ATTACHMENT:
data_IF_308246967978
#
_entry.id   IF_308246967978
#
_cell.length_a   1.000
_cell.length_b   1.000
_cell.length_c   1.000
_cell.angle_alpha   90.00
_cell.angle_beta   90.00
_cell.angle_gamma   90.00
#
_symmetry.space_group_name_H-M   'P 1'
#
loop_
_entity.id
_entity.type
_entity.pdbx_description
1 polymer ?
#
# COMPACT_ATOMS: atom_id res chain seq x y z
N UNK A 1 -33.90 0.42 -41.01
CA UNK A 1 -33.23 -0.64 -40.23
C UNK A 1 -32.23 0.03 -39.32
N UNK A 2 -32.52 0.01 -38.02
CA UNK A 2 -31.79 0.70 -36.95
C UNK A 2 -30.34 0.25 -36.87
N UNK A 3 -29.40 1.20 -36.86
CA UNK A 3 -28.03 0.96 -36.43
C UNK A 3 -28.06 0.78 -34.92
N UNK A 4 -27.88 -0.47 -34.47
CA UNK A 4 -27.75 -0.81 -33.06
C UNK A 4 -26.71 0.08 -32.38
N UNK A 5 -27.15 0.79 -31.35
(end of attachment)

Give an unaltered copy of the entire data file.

data_IF_308246967978
#
_entry.id   IF_308246967978
#
_cell.length_a   1.000
_cell.length_b   1.000
_cell.length_c   1.000
_cell.angle_alpha   90.00
_cell.angle_beta   90.00
_cell.angle_gamma   90.00
#
_symmetry.space_group_name_H-M   'P 1'
#
loop_
_entity.id
_entity.type
_entity.pdbx_description
1 polymer ?
#
# COMPACT_ATOMS: atom_id res chain seq x y z
N UNK A 1 -33.90 0.42 -41.01
CA UNK A 1 -33.23 -0.64 -40.23
C UNK A 1 -32.23 0.03 -39.32
N UNK A 2 -32.52 0.01 -38.02
CA UNK A 2 -31.79 0.70 -36.95
C UNK A 2 -30.34 0.25 -36.87
N UNK A 3 -29.40 1.20 -36.86
CA UNK A 3 -28.03 0.96 -36.43
C UNK A 3 -28.06 0.78 -34.92
N UNK A 4 -27.88 -0.47 -34.47
CA UNK A 4 -27.75 -0.81 -33.06
C UNK A 4 -26.71 0.08 -32.38
N UNK A 5 -27.15 0.79 -31.35